Ask: When you do screenings as part of your community education, why do you think it is necessary to partner with other agencies such as clinics? Note: Allow about 2 minutes for group members to respond.
Add the following answers if they are not said.
To secure trained health care staff to screen participants for high blood pressure, high blood cholesterol, or high blood glucose. This person usually works in a clinic or hospital.
To get an authorized agency to obtain permission forms from participants before they are screened for high blood pressure, high blood cholesterol, or high blood glucose.
To refer participants with elevated numbers to a health care professional at the clinic to confirm that their levels are high and to get health information.
Lifestyle and Clinical Management. In this strategy, community health workers function as part of the health care team. Trained community health workers:
teach sessions of the manual to patients
monitor patients’ clinical measures (blood pressure, blood cholesterol, body mass index [BMI], waist measures, and blood glucose levels) in collaboration with a health care provider, and
follow up with patients to offer support and encouragement in addition to making sure that patients are following their treatment.
Ask: Does anyone have questions about the strategies? Note: Allow 2 minutes for group members to respond.
Data Collection Note: Before the session, read the chart that serves as a guide. The outcome evaluation chart describes each strategy, the forms needed to collect outcome data for each strategy, when the forms should be used, and the type of information you can collect to evaluate your project.
Say: Once you have figured out which strategy or strategies you want to offer in your community, you need to collect data for each strategy. For the “Healthy Heart, Healthy Family” manual, data collection forms for the three strategies are included at the end of this session. Note: Give group members copies of the data collection forms, and describe each form. The data collection forms are:
Say: Let’s look at the data collection forms for the three strategies. We will start with the Train the Trainer strategy. This strategy uses the “Community Health Worker Train the Trainer Pretest and Posttest” forms. The pretest form was used at the beginning of the training, and you will use the posttest form at the end of training. The changes in the responses from pretest to posttest will help you find out if you learned new information or skills. After the training, you will also complete the “Feedback Form–What Did You Think About the Training?” questionnaire. This form provides information on your likes and dislikes of the training, how confident you feel about training others, and suggestions for improving the training.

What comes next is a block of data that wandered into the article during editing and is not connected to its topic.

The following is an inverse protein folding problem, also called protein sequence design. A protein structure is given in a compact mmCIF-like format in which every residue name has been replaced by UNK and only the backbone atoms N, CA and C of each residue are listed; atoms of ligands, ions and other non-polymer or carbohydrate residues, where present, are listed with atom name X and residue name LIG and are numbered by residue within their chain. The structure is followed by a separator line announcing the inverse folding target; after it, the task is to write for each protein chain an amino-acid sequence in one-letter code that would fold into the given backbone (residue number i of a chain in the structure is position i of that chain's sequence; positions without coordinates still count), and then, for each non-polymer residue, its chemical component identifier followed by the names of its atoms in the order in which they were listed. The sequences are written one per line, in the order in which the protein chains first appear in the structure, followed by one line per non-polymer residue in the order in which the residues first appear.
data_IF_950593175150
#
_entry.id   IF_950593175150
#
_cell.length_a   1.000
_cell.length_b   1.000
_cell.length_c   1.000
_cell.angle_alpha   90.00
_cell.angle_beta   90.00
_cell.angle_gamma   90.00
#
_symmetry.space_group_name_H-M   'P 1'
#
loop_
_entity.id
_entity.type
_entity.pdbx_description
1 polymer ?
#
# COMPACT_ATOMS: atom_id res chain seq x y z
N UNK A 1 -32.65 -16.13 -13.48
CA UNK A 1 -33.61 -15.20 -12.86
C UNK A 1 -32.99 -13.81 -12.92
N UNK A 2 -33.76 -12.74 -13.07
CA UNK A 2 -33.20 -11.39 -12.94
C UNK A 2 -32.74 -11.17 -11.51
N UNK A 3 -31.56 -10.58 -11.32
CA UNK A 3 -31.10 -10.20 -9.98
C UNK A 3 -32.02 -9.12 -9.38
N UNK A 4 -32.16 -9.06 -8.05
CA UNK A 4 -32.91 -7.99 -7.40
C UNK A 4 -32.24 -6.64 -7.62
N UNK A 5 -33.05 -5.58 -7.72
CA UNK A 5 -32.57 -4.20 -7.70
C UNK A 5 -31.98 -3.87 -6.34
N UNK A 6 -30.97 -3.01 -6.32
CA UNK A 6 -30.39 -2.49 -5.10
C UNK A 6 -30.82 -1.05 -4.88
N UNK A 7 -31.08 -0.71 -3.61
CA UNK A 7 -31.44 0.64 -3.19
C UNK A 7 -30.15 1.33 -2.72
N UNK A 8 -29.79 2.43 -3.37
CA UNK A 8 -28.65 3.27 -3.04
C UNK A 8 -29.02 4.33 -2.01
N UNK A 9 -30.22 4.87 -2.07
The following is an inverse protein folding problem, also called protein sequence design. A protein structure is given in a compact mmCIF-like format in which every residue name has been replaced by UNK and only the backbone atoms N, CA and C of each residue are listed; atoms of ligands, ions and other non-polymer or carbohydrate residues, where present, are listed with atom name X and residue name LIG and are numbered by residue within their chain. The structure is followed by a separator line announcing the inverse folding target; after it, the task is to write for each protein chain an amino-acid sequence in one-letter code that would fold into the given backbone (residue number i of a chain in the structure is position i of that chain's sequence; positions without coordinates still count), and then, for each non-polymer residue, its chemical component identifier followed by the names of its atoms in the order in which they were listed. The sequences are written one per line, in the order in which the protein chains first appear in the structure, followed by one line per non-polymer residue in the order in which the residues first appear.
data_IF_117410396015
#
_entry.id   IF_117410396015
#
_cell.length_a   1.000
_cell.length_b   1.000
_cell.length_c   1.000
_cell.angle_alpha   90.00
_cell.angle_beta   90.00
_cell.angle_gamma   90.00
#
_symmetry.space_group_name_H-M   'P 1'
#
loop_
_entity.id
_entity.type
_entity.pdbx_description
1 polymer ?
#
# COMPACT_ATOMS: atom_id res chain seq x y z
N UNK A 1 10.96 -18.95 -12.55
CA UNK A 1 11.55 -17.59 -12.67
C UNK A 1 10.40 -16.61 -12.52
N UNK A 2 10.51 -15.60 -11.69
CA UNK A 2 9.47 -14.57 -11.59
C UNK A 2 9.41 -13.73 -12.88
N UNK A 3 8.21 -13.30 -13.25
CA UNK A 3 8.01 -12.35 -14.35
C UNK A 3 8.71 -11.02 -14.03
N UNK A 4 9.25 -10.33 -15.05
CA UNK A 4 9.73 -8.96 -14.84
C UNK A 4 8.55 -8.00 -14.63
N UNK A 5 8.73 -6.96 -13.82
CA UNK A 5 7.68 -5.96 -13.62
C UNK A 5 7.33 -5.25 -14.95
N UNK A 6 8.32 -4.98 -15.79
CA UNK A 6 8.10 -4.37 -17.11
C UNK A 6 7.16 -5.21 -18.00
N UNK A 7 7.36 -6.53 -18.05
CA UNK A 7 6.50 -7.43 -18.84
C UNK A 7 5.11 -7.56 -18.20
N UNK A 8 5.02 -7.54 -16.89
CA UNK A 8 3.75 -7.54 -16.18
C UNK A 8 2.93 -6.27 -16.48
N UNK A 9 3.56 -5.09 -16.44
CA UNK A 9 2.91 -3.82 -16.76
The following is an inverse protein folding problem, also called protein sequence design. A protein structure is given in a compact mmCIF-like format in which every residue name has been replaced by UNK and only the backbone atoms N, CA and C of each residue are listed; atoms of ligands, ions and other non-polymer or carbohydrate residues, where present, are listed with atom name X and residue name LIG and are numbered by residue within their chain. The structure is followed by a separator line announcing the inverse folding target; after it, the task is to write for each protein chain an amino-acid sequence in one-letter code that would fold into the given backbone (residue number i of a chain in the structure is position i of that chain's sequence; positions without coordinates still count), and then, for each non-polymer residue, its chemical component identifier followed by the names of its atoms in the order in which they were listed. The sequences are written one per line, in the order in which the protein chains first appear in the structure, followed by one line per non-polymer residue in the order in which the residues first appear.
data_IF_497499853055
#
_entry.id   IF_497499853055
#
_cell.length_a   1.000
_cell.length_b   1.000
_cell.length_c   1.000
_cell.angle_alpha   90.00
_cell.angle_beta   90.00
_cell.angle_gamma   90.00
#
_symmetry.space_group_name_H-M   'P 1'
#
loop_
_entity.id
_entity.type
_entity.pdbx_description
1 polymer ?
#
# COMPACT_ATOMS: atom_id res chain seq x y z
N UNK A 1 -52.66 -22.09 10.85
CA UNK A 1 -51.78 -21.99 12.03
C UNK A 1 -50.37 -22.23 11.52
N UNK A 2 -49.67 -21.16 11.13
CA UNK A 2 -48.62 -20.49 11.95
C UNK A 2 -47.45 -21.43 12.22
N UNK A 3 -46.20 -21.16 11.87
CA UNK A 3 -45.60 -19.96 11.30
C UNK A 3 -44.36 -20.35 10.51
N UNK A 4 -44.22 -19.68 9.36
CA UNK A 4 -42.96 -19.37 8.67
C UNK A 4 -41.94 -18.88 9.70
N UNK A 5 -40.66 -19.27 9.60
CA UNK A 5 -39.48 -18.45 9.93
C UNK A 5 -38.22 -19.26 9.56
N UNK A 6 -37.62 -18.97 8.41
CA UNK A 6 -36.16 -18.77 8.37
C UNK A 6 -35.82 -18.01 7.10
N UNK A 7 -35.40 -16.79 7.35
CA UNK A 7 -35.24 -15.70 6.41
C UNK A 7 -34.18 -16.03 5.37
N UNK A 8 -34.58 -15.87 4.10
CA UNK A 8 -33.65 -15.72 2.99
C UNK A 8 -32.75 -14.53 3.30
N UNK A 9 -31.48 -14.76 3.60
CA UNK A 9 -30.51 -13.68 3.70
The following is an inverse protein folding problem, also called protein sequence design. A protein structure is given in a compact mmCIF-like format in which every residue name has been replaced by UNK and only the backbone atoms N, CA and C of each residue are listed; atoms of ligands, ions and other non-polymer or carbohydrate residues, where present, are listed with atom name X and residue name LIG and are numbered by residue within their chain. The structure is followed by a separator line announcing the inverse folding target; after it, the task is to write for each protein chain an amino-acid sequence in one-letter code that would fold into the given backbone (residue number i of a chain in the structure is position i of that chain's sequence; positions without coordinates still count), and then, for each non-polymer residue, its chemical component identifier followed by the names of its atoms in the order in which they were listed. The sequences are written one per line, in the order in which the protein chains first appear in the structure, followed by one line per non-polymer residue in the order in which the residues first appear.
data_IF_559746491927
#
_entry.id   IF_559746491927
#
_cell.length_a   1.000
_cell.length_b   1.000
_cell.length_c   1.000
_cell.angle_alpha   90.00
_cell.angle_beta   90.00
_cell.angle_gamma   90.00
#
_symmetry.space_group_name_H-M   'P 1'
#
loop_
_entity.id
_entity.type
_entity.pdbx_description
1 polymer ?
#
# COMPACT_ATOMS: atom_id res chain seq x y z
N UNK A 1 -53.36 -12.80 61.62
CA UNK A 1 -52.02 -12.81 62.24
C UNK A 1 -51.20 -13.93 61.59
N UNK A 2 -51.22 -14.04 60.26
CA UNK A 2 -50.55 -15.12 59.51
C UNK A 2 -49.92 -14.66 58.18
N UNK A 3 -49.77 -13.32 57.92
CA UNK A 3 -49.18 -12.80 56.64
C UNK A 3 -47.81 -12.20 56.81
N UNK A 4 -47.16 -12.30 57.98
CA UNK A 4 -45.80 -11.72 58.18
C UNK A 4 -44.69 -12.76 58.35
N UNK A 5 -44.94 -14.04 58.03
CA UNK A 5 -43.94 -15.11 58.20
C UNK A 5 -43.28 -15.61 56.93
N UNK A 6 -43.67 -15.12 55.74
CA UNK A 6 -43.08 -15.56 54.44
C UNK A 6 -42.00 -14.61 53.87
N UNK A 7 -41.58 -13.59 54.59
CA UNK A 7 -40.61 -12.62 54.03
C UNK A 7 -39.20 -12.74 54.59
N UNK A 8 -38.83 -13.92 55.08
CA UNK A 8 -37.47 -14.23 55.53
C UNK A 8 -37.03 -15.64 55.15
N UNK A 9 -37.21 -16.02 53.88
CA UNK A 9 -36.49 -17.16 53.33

Say: For the second strategy–Community Education–you can use the “My Health Habits Pretest and Posttest” forms to find out if participants are changing their health habits. If you add screenings to your community education strategy, you can use the “Screening Form” to record the clinical values of project participants.
Ask: How many of you work in a clinic, hospital, or other medical setting? Note: Allow 2 minutes for group members to respond.
Say: When you work with patients, it is very important to keep track of the followup activities to help patients stay on the medication(s) prescribed by their doctors. You should also keep track of your followup activities to help patients make lifestyle changes. Note: Since you have already reviewed the “Community Health Worker Activities Form” handout, ask volunteers if they have any questions or comments about the activities listed on the handout. Allow 2 minutes for group members to respond.
Say: Collecting information on followup activities can highlight the important role that community health workers have in helping patients stay on their treatment plans and control their risk factors.
Say: The last form that we will talk about is the “Recording Log.” This log tells you which form to use for each strategy and tells you what type of information to gather for each strategy. The recording log focuses on process evaluation activities.
Say: Let’s review the “Recording Log” handout. The information you will gather for the Train the Trainer strategy is:
Number of participants trained
Number of sessions taught
Number and percentage of participants who rate the training “good” or better
Number and percentage of participants who report that they “will” or “most likely will” change their health habits
Number of participants using the “Healthy Heart, Healthy Family” manual 30 days after the training
Types of activities that participants are completing 30 days after the training
Ask a volunteer to read aloud the information for the community education strategy.
Ask a volunteer to read aloud the information for the lifestyle and clinical management strategy.
Say: Does anyone have questions?
Say: The “Recording Log” form is important because the results can help you to know which activities are being implemented. It also gives you the feedback you need to improve your project.
Say: Before using these data collection forms, we recommend that you review the “More Information” box below. This box contains tips for gathering information for your community project.
Here are some tips for gathering information for your community project.
Before you offer a questionnaire to others:
Check with your agency. Your agency may need to approve the questionnaire before you use it. Privacy and consent of project participants are important when doing evaluation. You will want to follow the policies of your organization and your funding agency.
Make sure you understand how to fill out the questionnaire before you hand it out. Know the form well, so you can answer any questions participants may have.